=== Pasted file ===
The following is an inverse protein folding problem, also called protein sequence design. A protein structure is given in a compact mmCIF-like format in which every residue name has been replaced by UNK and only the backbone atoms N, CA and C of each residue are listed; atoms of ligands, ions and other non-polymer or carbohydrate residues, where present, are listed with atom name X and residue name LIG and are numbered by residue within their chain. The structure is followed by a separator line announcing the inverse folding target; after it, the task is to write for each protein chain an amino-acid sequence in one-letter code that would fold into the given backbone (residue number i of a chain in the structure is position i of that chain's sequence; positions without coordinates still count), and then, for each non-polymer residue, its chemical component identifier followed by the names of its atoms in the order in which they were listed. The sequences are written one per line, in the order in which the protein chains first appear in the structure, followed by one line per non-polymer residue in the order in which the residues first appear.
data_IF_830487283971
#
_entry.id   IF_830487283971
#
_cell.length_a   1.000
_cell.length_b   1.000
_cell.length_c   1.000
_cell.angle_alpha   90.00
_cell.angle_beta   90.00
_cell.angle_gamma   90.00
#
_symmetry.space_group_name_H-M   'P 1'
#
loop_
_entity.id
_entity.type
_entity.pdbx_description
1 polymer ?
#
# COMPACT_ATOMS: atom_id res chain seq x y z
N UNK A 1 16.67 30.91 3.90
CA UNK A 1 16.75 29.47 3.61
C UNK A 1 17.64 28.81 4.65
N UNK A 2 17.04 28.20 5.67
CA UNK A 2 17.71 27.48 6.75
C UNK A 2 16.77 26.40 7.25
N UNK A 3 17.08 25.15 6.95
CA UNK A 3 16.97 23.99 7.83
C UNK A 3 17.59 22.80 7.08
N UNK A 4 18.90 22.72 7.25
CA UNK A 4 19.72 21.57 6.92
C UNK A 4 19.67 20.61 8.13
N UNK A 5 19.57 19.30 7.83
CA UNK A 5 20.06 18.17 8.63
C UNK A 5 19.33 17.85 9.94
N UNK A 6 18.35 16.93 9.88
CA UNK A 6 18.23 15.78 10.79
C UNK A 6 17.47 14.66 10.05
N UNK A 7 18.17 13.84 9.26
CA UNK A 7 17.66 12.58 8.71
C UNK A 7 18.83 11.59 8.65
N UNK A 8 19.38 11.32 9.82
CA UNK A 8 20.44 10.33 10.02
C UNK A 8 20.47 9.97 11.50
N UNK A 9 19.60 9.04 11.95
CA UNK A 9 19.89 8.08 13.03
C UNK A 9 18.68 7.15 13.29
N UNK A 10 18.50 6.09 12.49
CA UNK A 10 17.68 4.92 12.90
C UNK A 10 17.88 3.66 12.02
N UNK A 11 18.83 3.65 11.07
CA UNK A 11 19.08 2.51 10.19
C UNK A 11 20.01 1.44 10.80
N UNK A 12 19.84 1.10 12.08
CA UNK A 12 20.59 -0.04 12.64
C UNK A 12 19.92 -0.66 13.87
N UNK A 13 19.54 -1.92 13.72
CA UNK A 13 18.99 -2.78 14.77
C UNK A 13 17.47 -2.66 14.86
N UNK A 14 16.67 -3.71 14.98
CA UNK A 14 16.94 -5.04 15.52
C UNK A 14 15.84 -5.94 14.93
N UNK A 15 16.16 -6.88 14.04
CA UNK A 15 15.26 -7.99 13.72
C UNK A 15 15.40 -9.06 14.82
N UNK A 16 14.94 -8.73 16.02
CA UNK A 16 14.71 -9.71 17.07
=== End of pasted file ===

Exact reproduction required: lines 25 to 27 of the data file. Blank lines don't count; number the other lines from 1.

N UNK A 2 17.04 28.20 5.67
CA UNK A 2 17.71 27.48 6.75
C UNK A 2 16.77 26.40 7.25